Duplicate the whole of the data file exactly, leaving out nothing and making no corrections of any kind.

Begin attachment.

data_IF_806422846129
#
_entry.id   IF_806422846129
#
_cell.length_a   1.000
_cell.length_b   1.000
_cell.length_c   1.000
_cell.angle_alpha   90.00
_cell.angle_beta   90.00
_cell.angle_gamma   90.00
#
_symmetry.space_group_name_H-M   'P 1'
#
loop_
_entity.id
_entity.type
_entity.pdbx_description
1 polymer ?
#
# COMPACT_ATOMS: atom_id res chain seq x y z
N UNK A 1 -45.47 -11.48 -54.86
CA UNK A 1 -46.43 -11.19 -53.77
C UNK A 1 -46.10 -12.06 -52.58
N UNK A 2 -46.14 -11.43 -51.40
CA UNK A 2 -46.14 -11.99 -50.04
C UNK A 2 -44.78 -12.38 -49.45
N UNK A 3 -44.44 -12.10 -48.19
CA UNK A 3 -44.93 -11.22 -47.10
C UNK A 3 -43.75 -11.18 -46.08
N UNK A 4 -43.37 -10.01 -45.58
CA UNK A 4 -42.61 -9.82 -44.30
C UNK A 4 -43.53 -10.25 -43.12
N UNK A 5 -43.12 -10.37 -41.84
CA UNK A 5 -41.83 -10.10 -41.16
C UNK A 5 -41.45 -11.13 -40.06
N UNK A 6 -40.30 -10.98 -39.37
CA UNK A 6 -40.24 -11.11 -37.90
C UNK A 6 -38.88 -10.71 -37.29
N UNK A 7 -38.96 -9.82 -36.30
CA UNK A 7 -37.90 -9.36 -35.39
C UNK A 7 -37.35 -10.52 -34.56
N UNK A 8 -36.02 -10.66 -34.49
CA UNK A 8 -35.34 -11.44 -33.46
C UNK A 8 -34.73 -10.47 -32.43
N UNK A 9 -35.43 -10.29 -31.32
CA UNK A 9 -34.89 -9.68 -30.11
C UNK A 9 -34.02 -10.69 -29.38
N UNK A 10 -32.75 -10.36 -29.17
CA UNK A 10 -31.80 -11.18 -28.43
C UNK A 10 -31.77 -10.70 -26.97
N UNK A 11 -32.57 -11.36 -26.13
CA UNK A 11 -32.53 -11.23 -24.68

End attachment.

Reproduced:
data_IF_806422846129
#
_entry.id   IF_806422846129
#
_cell.length_a   1.000
_cell.length_b   1.000
_cell.length_c   1.000
_cell.angle_alpha   90.00
_cell.angle_beta   90.00
_cell.angle_gamma   90.00
#
_symmetry.space_group_name_H-M   'P 1'
#
loop_
_entity.id
_entity.type
_entity.pdbx_description
1 polymer ?
#
# COMPACT_ATOMS: atom_id res chain seq x y z
N UNK A 1 -45.47 -11.48 -54.86
CA UNK A 1 -46.43 -11.19 -53.77
C UNK A 1 -46.10 -12.06 -52.58
N UNK A 2 -46.14 -11.43 -51.40
CA UNK A 2 -46.14 -11.99 -50.04
C UNK A 2 -44.78 -12.38 -49.45
N UNK A 3 -44.44 -12.10 -48.19
CA UNK A 3 -44.93 -11.22 -47.10
C UNK A 3 -43.75 -11.18 -46.08
N UNK A 4 -43.37 -10.01 -45.58
CA UNK A 4 -42.61 -9.82 -44.30
C UNK A 4 -43.53 -10.25 -43.12
N UNK A 5 -43.12 -10.37 -41.84
CA UNK A 5 -41.83 -10.10 -41.16
C UNK A 5 -41.45 -11.13 -40.06
N UNK A 6 -40.30 -10.98 -39.37
CA UNK A 6 -40.24 -11.11 -37.90
C UNK A 6 -38.88 -10.71 -37.29
N UNK A 7 -38.96 -9.82 -36.30
CA UNK A 7 -37.90 -9.36 -35.39
C UNK A 7 -37.35 -10.52 -34.56
N UNK A 8 -36.02 -10.66 -34.49
CA UNK A 8 -35.34 -11.44 -33.46
C UNK A 8 -34.73 -10.47 -32.43
N UNK A 9 -35.43 -10.29 -31.32
CA UNK A 9 -34.89 -9.68 -30.11
C UNK A 9 -34.02 -10.69 -29.38
N UNK A 10 -32.75 -10.36 -29.17
CA UNK A 10 -31.80 -11.18 -28.43
C UNK A 10 -31.77 -10.70 -26.97
N UNK A 11 -32.57 -11.36 -26.13
CA UNK A 11 -32.53 -11.23 -24.68